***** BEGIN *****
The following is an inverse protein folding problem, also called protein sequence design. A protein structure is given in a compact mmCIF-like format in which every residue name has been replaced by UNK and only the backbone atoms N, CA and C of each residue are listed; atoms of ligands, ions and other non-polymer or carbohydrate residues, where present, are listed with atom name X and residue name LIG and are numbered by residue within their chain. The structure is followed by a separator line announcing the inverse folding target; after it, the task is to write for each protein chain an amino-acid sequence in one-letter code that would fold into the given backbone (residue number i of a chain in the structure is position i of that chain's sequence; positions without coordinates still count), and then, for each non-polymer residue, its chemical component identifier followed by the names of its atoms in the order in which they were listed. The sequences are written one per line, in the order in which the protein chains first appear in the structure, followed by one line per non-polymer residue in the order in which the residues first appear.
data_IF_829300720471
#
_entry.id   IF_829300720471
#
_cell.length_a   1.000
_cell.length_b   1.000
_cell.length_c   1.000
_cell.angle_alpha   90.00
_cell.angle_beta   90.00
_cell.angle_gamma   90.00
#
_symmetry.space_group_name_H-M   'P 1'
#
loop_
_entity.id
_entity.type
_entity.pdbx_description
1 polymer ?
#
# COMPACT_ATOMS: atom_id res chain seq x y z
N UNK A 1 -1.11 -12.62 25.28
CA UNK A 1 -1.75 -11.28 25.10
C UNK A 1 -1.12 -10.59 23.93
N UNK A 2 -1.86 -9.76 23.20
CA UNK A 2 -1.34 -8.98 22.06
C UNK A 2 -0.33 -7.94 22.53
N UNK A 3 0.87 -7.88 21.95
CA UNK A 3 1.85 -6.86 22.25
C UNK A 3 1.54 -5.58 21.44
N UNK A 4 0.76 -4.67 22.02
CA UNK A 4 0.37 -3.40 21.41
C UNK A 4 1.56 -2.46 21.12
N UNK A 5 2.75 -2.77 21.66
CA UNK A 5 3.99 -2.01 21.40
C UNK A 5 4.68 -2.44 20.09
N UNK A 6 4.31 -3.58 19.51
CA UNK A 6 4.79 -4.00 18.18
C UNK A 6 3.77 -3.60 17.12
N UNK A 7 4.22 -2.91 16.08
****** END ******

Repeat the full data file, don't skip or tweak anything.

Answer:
The following is an inverse protein folding problem, also called protein sequence design. A protein structure is given in a compact mmCIF-like format in which every residue name has been replaced by UNK and only the backbone atoms N, CA and C of each residue are listed; atoms of ligands, ions and other non-polymer or carbohydrate residues, where present, are listed with atom name X and residue name LIG and are numbered by residue within their chain. The structure is followed by a separator line announcing the inverse folding target; after it, the task is to write for each protein chain an amino-acid sequence in one-letter code that would fold into the given backbone (residue number i of a chain in the structure is position i of that chain's sequence; positions without coordinates still count), and then, for each non-polymer residue, its chemical component identifier followed by the names of its atoms in the order in which they were listed. The sequences are written one per line, in the order in which the protein chains first appear in the structure, followed by one line per non-polymer residue in the order in which the residues first appear.
data_IF_829300720471
#
_entry.id   IF_829300720471
#
_cell.length_a   1.000
_cell.length_b   1.000
_cell.length_c   1.000
_cell.angle_alpha   90.00
_cell.angle_beta   90.00
_cell.angle_gamma   90.00
#
_symmetry.space_group_name_H-M   'P 1'
#
loop_
_entity.id
_entity.type
_entity.pdbx_description
1 polymer ?
#
# COMPACT_ATOMS: atom_id res chain seq x y z
N UNK A 1 -1.11 -12.62 25.28
CA UNK A 1 -1.75 -11.28 25.10
C UNK A 1 -1.12 -10.59 23.93
N UNK A 2 -1.86 -9.76 23.20
CA UNK A 2 -1.34 -8.98 22.06
C UNK A 2 -0.33 -7.94 22.53
N UNK A 3 0.87 -7.88 21.95
CA UNK A 3 1.85 -6.86 22.25
C UNK A 3 1.54 -5.58 21.44
N UNK A 4 0.76 -4.67 22.02
CA UNK A 4 0.37 -3.40 21.41
C UNK A 4 1.56 -2.46 21.12
N UNK A 5 2.75 -2.77 21.66
CA UNK A 5 3.99 -2.01 21.40
C UNK A 5 4.68 -2.44 20.09
N UNK A 6 4.31 -3.58 19.51
CA UNK A 6 4.79 -4.00 18.18
C UNK A 6 3.77 -3.60 17.12
N UNK A 7 4.22 -2.91 16.08